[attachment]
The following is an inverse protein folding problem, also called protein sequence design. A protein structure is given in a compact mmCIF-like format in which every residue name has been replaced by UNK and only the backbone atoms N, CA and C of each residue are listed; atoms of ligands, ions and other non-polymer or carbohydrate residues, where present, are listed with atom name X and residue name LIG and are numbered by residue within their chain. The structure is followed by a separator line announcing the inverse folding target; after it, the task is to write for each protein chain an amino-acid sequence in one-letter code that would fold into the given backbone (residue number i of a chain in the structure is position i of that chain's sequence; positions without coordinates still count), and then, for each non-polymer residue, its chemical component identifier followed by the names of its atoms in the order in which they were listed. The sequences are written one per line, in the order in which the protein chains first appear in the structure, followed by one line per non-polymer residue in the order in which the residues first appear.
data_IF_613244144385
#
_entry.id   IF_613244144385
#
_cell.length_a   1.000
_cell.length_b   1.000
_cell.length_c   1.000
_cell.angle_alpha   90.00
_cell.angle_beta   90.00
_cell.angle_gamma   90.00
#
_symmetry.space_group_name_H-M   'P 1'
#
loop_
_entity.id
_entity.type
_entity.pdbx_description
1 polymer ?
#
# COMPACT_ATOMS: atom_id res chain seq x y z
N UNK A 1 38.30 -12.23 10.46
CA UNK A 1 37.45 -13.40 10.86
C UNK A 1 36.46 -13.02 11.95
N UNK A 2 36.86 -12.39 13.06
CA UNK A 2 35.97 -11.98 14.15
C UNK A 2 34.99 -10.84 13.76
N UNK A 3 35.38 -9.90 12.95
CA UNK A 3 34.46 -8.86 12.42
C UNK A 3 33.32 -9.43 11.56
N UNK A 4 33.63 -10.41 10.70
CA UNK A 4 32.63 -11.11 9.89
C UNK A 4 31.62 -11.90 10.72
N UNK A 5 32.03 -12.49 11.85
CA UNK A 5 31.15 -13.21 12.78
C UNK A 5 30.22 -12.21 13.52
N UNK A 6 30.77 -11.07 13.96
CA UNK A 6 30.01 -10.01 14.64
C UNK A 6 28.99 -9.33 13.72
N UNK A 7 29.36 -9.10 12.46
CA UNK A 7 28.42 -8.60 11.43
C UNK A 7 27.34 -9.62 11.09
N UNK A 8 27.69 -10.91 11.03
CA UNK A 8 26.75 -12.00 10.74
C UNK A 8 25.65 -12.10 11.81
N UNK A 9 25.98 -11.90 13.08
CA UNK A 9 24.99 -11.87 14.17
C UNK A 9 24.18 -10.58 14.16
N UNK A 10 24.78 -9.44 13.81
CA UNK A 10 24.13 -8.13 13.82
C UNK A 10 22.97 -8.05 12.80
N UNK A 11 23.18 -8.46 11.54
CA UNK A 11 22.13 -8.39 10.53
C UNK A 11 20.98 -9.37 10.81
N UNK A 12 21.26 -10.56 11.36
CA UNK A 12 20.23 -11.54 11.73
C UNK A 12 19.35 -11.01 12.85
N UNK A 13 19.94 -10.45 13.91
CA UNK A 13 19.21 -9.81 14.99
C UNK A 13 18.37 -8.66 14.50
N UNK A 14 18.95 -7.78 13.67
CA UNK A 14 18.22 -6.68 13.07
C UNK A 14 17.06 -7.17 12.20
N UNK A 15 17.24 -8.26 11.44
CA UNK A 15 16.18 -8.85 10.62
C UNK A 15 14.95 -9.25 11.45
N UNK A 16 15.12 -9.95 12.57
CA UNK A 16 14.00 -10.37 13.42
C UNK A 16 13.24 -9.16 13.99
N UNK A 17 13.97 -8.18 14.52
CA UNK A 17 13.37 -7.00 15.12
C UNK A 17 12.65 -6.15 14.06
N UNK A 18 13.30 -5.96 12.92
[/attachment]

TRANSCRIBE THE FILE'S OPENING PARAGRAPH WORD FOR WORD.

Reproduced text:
The following is an inverse protein folding problem, also called protein sequence design. A protein structure is given in a compact mmCIF-like format in which every residue name has been replaced by UNK and only the backbone atoms N, CA and C of each residue are listed; atoms of ligands, ions and other non-polymer or carbohydrate residues, where present, are listed with atom name X and residue name LIG and are numbered by residue within their chain. The structure is followed by a separator line announcing the inverse folding target; after it, the task is to write for each protein chain an amino-acid sequence in one-letter code that would fold into the given backbone (residue number i of a chain in the structure is position i of that chain's sequence; positions without coordinates still count), and then, for each non-polymer residue, its chemical component identifier followed by the names of its atoms in the order in which they were listed. The sequences are written one per line, in the order in which the protein chains first appear in the structure, followed by one line per non-polymer residue in the order in which the residues first appear.